|Graham Gooch: "give it a good tug, darling".|
Goochy was something of an Action Man; you got the impression that he would have made a good Sergeant Major or something similar. I always liked Goochy's barnet: solid, dependable, reliable; just what you need in a tight Ashes series.
Goochy famously bagged a pair in his debut test against the Aussies in 1975. The Australians were pretty ruthless sledgers even then and their comments about his uneven fringe really got to him. That's typical of them and you just have to get used to it. I remember my first test against them in 1989. Steve Waugh made some remark about my centre parting being a bit wide. I kept my cool and waited until he was batting before coming back at him with a few well chosen comments about his - very obvious - split ends. He got a ton, and they won the game, but we had the last laugh when Derek Pringle chucked Waugh's tin of Cossack off the balcony. Crazy days.
|Geoff Boycott: hair today, gone tomorrow.|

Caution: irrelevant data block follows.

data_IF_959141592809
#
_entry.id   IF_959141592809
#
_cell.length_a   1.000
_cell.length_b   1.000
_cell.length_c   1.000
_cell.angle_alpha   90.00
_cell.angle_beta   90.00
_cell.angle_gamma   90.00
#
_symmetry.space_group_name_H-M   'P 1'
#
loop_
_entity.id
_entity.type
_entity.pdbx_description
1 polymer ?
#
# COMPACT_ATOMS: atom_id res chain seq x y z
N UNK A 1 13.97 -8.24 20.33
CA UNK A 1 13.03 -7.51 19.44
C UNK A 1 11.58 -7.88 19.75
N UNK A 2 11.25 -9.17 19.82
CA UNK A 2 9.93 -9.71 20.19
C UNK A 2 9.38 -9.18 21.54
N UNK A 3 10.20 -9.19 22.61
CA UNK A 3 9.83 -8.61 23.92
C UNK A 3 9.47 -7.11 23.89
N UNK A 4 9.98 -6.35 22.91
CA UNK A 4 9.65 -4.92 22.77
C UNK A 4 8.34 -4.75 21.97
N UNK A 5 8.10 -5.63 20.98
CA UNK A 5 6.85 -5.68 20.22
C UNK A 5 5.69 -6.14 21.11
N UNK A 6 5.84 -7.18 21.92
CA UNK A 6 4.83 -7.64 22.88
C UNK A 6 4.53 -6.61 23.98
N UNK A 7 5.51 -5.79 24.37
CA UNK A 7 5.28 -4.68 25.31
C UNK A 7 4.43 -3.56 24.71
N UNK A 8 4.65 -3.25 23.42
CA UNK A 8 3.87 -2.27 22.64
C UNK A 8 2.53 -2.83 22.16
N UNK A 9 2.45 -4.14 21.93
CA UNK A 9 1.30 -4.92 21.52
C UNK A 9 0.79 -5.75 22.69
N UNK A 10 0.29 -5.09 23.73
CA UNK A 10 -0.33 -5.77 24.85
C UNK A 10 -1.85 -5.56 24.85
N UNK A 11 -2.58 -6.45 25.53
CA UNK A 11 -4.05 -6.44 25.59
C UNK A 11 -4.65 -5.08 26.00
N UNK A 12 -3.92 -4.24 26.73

Boycs could bat for hours and hours without getting a hair out of place. It was an amazing feat of concentration, technical ability and Potter's Hair Tonic.
I always thought Boycs could have let his hair down a bit more - literally. Some men suit long hair very well and I would put Sir Geoffrey firmly in that camp. I would have loved to have seen the locks flowing - and the runs, of course - with a long and tousled look reminiscent of Led Zep IV period Robert Plant but without the leather trousers.
I mentioned this to Boycs every time I saw him but wasn't very keen on the idea. He felt it might affect his bowling if he couldn't get his cap on backwards. Also he thought there was more chance of being involved in a run out if he had a long fringe falling into line of vision. Typical Boycs: always putting runs before personal grooming.
It was great to see Boycs get his 100th hundred in an Ashes battle on his home ground. Things began badly when in the morning of his innings Boycs lost his bottle of Wash n Go in the nets. Things didn't get much easier once the innings began. Apparently the Aussies on-field antics reached new depths with all the close fielders having a pop at Geoff's hair. Ray Bright kept saying "take your cap off Geoff, let's see your Keegan perm". To me that's unacceptable; the umpires should have stepped in. Boycs was the winner though. I'll never forget it when he drove Greg Chappell for the four that brought up his ton and finally lifted his cap to show a perfectly judged side parting.